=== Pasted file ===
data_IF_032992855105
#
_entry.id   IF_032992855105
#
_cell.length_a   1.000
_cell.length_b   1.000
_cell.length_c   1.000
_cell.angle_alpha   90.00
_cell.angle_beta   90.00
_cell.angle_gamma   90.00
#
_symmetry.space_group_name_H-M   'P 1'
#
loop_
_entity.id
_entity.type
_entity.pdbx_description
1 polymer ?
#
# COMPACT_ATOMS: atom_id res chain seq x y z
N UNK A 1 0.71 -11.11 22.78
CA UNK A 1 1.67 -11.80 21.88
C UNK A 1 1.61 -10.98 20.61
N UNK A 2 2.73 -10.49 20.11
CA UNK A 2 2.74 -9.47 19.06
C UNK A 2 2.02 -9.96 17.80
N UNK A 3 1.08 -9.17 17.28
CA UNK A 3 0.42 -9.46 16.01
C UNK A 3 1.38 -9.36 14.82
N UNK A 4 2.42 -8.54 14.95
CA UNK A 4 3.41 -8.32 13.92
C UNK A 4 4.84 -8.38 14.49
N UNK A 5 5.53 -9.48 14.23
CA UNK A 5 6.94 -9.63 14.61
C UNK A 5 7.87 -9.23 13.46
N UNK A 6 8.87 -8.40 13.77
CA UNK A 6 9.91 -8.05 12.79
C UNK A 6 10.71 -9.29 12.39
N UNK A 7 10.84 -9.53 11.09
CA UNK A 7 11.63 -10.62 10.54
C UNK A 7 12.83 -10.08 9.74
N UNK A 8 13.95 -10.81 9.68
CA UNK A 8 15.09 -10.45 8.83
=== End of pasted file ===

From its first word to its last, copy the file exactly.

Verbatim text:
data_IF_032992855105
#
_entry.id   IF_032992855105
#
_cell.length_a   1.000
_cell.length_b   1.000
_cell.length_c   1.000
_cell.angle_alpha   90.00
_cell.angle_beta   90.00
_cell.angle_gamma   90.00
#
_symmetry.space_group_name_H-M   'P 1'
#
loop_
_entity.id
_entity.type
_entity.pdbx_description
1 polymer ?
#
# COMPACT_ATOMS: atom_id res chain seq x y z
N UNK A 1 0.71 -11.11 22.78
CA UNK A 1 1.67 -11.80 21.88
C UNK A 1 1.61 -10.98 20.61
N UNK A 2 2.73 -10.49 20.11
CA UNK A 2 2.74 -9.47 19.06
C UNK A 2 2.02 -9.96 17.80
N UNK A 3 1.08 -9.17 17.28
CA UNK A 3 0.42 -9.46 16.01
C UNK A 3 1.38 -9.36 14.82
N UNK A 4 2.42 -8.54 14.95
CA UNK A 4 3.41 -8.32 13.92
C UNK A 4 4.84 -8.38 14.49
N UNK A 5 5.53 -9.48 14.23
CA UNK A 5 6.94 -9.63 14.61
C UNK A 5 7.87 -9.23 13.46
N UNK A 6 8.87 -8.40 13.77
CA UNK A 6 9.91 -8.05 12.79
C UNK A 6 10.71 -9.29 12.39
N UNK A 7 10.84 -9.53 11.09
CA UNK A 7 11.63 -10.62 10.54
C UNK A 7 12.83 -10.08 9.74
N UNK A 8 13.95 -10.81 9.68
CA UNK A 8 15.09 -10.45 8.83